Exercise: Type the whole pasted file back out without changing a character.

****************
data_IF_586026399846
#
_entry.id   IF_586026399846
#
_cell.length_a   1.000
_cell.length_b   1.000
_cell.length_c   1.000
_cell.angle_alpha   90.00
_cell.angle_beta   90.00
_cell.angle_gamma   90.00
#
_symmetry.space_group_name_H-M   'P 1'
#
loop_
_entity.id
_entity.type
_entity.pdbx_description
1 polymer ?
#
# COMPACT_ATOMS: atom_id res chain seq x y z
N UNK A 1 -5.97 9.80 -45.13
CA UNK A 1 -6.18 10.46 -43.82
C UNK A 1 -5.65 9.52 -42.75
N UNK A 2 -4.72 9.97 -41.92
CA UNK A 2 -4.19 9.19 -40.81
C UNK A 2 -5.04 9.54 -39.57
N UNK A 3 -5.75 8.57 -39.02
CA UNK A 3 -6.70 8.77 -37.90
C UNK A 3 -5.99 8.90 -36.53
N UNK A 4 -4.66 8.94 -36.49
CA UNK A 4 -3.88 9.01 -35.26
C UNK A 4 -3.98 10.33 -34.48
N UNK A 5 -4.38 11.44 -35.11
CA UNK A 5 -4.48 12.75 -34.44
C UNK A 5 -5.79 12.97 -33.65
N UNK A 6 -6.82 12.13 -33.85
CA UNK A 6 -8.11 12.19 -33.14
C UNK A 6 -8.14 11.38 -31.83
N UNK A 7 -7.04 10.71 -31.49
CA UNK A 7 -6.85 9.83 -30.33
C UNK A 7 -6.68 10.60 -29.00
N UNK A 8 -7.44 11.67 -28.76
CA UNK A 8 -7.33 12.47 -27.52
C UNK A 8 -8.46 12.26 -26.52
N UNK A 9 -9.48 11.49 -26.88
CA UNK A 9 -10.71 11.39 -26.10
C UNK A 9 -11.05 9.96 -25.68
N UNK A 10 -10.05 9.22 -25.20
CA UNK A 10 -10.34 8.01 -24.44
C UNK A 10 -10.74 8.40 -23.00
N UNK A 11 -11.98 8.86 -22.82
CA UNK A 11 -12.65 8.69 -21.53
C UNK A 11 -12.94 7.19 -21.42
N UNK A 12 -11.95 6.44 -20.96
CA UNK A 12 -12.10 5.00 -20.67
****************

data_IF_586026399846
#
_entry.id   IF_586026399846
#
_cell.length_a   1.000
_cell.length_b   1.000
_cell.length_c   1.000
_cell.angle_alpha   90.00
_cell.angle_beta   90.00
_cell.angle_gamma   90.00
#
_symmetry.space_group_name_H-M   'P 1'
#
loop_
_entity.id
_entity.type
_entity.pdbx_description
1 polymer ?
#
# COMPACT_ATOMS: atom_id res chain seq x y z
N UNK A 1 -5.97 9.80 -45.13
CA UNK A 1 -6.18 10.46 -43.82
C UNK A 1 -5.65 9.52 -42.75
N UNK A 2 -4.72 9.97 -41.92
CA UNK A 2 -4.19 9.19 -40.81
C UNK A 2 -5.04 9.54 -39.57
N UNK A 3 -5.75 8.57 -39.02
CA UNK A 3 -6.70 8.77 -37.90
C UNK A 3 -5.99 8.90 -36.53
N UNK A 4 -4.66 8.94 -36.49
CA UNK A 4 -3.88 9.01 -35.26
C UNK A 4 -3.98 10.33 -34.48
N UNK A 5 -4.38 11.44 -35.11
CA UNK A 5 -4.48 12.75 -34.44
C UNK A 5 -5.79 12.97 -33.65
N UNK A 6 -6.82 12.13 -33.85
CA UNK A 6 -8.11 12.19 -33.14
C UNK A 6 -8.14 11.38 -31.83
N UNK A 7 -7.04 10.71 -31.49
CA UNK A 7 -6.85 9.83 -30.33
C UNK A 7 -6.68 10.60 -29.00
N UNK A 8 -7.44 11.67 -28.76
CA UNK A 8 -7.33 12.47 -27.52
C UNK A 8 -8.46 12.26 -26.52
N UNK A 9 -9.48 11.49 -26.88
CA UNK A 9 -10.71 11.39 -26.10
C UNK A 9 -11.05 9.96 -25.68
N UNK A 10 -10.05 9.22 -25.20
CA UNK A 10 -10.34 8.01 -24.44
C UNK A 10 -10.74 8.40 -23.00
N UNK A 11 -11.98 8.86 -22.82
CA UNK A 11 -12.65 8.69 -21.53
C UNK A 11 -12.94 7.19 -21.42
N UNK A 12 -11.95 6.44 -20.96
CA UNK A 12 -12.10 5.00 -20.67